Aside from 2017 being Canada’s 150th anniversary of confederation, it is also the 75th birthday of the Alaska Highway. The some-2,200-kilometre-long road was initiated in the context of World War II efforts to connect Alaska with the rest of the United States, and in turn facilitated the Yukon’s modern development—and still serves as the primary road connection with the “outside” for Yukoners.
With Parks Canada’s promotion of free access to our National Parks during this milestone year, there is an opportunity for the adventurous to look northward and think beyond the more well-trodden paths of Banff or Jasper. Head west along the Alaska Highway out of Whitehorse toward Haines Junction, and you’ll find yourself on the doorstep of Kluane National Park and Reserve.
As recently as last year, this 150-kilometre drive included prominent and rather foreboding signs that reminded visitors they were leaving the 9-1-1 coverage area as soon as Whitehorse was in their rear-view mirrors. While emergency services have now been enabled around the 500-person village of Haines Junction, there is still no mistaking that Kluane is a wild and remote park.
Nestled in the southwest corner of the Yukon, at 22,000 square-kilometres, the vast park is roughly the size of Belize. Kluane is mountainous, with its geography dominated by the Saint Elias range. It is home to both Canada’s highest mountain, the 5,959-metre Mount Logan, as well as the world’s largest non-polar ice fields, with glaciers that stretch for 60 kilometres. The massive scale of glacier-filled landscapes, and unique wildlife habitat here for grizzly bears, caribou, and sheep, helped make Kluane part of UNESCO World Heritage in 1994, along with neighbouring parks in Alaska and British Columbia.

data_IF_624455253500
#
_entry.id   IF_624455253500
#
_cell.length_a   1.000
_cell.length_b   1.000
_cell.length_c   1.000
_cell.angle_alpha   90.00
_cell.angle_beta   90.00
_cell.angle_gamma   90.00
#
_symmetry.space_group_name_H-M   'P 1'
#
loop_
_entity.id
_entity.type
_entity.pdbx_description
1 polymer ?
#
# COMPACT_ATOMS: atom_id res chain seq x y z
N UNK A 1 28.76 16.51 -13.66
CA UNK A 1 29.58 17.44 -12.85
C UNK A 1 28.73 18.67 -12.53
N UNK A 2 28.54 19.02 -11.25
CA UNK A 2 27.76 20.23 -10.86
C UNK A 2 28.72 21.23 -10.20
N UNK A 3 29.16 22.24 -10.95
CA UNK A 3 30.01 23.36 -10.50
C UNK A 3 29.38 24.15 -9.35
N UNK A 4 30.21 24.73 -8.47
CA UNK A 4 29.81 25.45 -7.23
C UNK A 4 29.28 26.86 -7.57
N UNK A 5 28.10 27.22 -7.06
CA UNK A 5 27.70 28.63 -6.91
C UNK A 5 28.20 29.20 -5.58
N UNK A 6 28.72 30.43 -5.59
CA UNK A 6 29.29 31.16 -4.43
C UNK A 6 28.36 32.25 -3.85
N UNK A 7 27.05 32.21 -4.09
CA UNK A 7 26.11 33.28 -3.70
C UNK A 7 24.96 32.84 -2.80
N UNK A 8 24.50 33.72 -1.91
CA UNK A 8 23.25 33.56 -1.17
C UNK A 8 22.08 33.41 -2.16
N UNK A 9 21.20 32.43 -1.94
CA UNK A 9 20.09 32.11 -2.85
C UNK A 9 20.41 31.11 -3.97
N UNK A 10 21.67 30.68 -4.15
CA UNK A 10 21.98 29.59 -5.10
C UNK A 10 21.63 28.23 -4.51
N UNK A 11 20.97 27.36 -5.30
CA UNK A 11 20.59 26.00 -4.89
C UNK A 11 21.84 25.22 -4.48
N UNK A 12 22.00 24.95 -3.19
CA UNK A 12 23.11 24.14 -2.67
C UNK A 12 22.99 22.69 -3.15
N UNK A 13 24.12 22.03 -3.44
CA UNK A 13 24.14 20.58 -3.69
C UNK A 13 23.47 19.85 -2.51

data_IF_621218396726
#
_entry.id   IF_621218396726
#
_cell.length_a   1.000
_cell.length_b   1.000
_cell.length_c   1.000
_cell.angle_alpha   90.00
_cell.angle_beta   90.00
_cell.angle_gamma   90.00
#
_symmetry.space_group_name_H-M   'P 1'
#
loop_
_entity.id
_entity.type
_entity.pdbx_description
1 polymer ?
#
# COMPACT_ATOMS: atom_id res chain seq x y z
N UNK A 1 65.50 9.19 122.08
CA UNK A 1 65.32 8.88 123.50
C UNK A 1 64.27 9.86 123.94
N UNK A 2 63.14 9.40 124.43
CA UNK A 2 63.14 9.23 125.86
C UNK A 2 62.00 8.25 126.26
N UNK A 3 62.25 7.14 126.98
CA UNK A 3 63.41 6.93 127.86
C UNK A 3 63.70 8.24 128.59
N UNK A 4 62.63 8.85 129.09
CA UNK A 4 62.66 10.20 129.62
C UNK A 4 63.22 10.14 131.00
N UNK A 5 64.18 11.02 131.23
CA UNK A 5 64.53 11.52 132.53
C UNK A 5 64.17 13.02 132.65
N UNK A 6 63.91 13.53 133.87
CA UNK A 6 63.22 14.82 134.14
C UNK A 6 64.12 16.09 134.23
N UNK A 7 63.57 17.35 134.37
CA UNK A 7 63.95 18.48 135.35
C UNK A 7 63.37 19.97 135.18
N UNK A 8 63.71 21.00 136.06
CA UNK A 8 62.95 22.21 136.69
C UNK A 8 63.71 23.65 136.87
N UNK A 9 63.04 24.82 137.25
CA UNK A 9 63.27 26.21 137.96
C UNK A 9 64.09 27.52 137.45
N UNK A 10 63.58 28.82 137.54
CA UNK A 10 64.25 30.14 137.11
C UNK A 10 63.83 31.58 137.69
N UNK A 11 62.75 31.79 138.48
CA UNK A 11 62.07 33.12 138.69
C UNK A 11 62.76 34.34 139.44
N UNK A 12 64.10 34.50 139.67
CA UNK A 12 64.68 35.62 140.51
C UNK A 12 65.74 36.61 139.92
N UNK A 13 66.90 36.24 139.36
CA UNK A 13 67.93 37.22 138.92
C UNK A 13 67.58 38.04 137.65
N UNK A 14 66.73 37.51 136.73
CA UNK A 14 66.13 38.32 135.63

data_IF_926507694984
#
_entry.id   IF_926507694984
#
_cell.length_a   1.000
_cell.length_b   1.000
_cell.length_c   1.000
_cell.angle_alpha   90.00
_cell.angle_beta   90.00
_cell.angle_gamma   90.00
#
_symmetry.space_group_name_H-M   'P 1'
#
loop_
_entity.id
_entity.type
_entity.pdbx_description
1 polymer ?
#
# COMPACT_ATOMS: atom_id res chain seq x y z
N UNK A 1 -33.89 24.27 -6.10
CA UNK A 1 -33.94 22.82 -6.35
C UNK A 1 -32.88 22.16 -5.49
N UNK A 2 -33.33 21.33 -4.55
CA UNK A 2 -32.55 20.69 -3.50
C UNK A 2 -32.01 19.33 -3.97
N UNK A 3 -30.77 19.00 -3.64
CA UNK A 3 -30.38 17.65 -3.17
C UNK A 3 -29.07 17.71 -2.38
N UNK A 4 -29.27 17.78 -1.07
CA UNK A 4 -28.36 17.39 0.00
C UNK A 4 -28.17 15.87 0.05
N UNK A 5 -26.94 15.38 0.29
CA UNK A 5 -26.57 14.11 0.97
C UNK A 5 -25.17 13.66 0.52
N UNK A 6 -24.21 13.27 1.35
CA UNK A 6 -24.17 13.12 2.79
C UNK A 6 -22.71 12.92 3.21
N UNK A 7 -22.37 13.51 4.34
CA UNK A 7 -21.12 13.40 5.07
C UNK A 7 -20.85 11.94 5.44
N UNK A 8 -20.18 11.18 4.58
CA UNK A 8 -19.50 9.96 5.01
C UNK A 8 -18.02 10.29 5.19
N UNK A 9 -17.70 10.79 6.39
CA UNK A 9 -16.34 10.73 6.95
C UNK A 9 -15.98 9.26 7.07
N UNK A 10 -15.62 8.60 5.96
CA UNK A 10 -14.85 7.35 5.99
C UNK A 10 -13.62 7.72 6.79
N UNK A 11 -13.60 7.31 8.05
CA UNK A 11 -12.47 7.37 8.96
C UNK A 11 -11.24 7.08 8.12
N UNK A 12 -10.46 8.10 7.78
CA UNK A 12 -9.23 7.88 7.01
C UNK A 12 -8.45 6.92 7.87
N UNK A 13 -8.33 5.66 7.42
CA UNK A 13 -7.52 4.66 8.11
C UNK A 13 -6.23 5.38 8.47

If you aren’t equipped with climbing rope and crampons, Kluane offers plenty of more casual adventures. Dozens of day hikes, paddling that ranges from flat lakes to the whitewater of the Tatshenshini River, and prime camping spots are within reach of the Alaska Highway to the north, or the Haines Highway to the south.
All of this is readily accessed from Haines Junction, where guides and even flights are available to create custom tours to suit everyone’s experience and level of daring. Spend a little time in the village, and you just might hear about a secret hike or two that aren’t on the official Parks Canada maps.
For anyone considering their first visit to the north, or seeking an extreme alpine adventure, heeding the call of Kluane makes for a great way to discover a part of Canada’s natural history.